We're coordinating Victoria's growing transport system and planning for its future.
Our job is to integrate the transport network for simpler, quicker and safer journeys that connect places and support Victoria's prosperity and liveability. We're putting transport users – whether they travel by train, drive, cycle, walk or move freight – at the centre of everything we do.
Like similar agencies around the world, Transport for Victoria brings together the planning, managing and coordinating of our transport system into one organisation.
The creation of Transport for Victoria realises the aims of the Transport Integration Act.
Victoria is growing and changing at a fast pace
Victoria is facing a period of intense growth and change - with the state's population forecast to reach 10 million by 2051.
Growth is driving the government's record $20 billion investment in strategic transport infrastructure to expand and modernise the network. Major projects like Melbourne Metro, removing 50 level crossings, the West Gate Tunnel and North East Link, as well as a $2.3 billion investment in 65 High Capacity Metro Trains will significantly boost network capacity, move more people and freight, improve passenger services and relieve congestion.
An integrated approach to Victoria's transport system makes the best use of what we have now, plans for the future, and establishes a blueprint to take advantage of the opportunities ahead.
As Victoria undergoes a generational shift in transport technologies, we'll be there to help manage the network and empower people in their transport choices.
Read about some of the ways we are planning a transport network for tomorrow.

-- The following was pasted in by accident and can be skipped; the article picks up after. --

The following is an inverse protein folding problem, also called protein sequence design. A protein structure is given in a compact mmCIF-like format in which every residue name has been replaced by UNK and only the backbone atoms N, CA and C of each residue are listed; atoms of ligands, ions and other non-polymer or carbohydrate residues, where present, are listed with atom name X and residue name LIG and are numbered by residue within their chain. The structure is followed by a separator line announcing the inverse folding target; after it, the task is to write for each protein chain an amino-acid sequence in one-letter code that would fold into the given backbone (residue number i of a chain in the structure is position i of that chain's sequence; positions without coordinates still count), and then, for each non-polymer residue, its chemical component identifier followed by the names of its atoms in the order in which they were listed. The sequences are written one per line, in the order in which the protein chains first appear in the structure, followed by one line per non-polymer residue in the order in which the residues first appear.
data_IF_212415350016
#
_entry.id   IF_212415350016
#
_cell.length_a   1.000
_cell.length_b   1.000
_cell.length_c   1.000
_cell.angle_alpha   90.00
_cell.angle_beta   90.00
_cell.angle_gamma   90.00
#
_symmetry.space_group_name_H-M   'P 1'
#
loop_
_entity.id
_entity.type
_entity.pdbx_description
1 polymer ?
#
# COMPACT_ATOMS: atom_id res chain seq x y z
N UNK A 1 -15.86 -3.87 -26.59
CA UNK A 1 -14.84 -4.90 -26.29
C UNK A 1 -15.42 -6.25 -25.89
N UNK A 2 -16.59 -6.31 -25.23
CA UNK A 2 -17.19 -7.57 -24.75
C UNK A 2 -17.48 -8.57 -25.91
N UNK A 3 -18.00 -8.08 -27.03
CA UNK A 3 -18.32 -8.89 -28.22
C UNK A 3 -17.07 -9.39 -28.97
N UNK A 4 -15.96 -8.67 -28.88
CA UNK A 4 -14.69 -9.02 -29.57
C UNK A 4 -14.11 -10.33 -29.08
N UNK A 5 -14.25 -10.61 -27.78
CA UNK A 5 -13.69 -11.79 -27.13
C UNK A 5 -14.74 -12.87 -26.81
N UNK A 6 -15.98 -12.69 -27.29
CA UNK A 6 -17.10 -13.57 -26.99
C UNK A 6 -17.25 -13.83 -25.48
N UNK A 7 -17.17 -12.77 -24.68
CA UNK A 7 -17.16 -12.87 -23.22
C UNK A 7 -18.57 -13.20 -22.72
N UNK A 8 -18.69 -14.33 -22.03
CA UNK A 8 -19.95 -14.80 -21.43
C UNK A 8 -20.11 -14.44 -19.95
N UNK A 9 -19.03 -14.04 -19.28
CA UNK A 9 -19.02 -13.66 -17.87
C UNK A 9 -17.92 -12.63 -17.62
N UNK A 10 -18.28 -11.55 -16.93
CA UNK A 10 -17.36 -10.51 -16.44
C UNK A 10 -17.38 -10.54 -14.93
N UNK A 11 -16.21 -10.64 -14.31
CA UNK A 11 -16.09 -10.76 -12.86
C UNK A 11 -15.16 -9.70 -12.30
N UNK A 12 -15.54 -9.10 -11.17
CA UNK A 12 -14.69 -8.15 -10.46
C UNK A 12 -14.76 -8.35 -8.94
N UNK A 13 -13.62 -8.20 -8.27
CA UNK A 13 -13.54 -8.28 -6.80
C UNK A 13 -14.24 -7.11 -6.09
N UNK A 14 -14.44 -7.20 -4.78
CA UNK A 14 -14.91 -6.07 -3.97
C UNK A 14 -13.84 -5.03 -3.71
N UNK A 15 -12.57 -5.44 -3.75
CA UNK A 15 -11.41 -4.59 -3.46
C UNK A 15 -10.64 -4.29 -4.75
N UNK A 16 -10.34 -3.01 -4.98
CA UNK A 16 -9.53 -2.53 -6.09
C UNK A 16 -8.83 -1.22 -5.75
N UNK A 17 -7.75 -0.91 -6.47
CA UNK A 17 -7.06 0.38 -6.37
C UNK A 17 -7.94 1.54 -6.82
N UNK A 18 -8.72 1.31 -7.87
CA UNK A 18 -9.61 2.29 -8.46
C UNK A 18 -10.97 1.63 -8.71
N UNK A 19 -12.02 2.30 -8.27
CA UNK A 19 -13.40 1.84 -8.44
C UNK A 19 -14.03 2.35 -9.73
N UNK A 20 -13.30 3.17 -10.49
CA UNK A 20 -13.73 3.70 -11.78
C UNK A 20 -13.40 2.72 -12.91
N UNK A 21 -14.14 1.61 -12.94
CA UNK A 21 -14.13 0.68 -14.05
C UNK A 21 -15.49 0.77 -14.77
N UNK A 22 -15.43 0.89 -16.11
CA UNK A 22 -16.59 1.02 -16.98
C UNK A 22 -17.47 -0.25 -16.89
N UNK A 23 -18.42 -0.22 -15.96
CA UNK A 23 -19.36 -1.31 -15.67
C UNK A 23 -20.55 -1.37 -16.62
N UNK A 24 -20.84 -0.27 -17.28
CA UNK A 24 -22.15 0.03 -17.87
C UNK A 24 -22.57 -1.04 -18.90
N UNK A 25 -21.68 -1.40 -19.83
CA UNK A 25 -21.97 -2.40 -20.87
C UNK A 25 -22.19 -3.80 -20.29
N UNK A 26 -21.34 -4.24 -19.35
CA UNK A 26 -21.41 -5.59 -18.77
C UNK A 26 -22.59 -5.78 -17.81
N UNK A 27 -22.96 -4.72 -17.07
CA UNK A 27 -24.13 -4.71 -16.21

Planning to provide greater choice
By taking an integrated approach that first seeks to understand users' needs, network challenges, like traffic congestion or inefficient public transport interchanges, can be met in ways that don't always involve large, disruptive and costly investments.
For example, encouraging mode shift or making it easier to change between modes by better coordinating timetables means we can extract greater performance from our transport assets. Similarly, increasing car or bike parking at train stations can change how people choose to travel. In this way, we can reduce congestion and create greater system efficiencies without major, new infrastructure.
To deliver the best outcome for the user and the highest return on investment for the Victorian community, transport modes need to complement not compete. That's why we're focussed on the network as a whole, rather than on just one transport mode.
For example, bus priority lanes can reduce road capacity for other vehicles. However, an integrated solution that includes timetabling and traffic-light sequencing can produce a better outcome for all transport users while avoiding a traditional construction solution.
The best-laid travel plans can come unstuck by a minor road incident that nevertheless causes severe network-wide disruption. Despite the plethora of traffic reporting by traditional media and increasingly social media, Victorians have little real-time information about alternative ways to travel.
Over time, Transport for Victoria will become a single source of real-time information on how road, rail and bus networks are operating. This will allow a public transport user, for example, to switch modes mid-journey to minimise disruption and know where they need to go.
Death or serious injury should never be the price to pay for using Victoria's roads, yet every two hours a life is lost or dramatically changed as a result of a road crash.
Transport for Victoria is working with our road safety partners to eliminate fatalities and serious injuries on our roads, as outlined in the Victorian's road safety strategy, Towards Zero.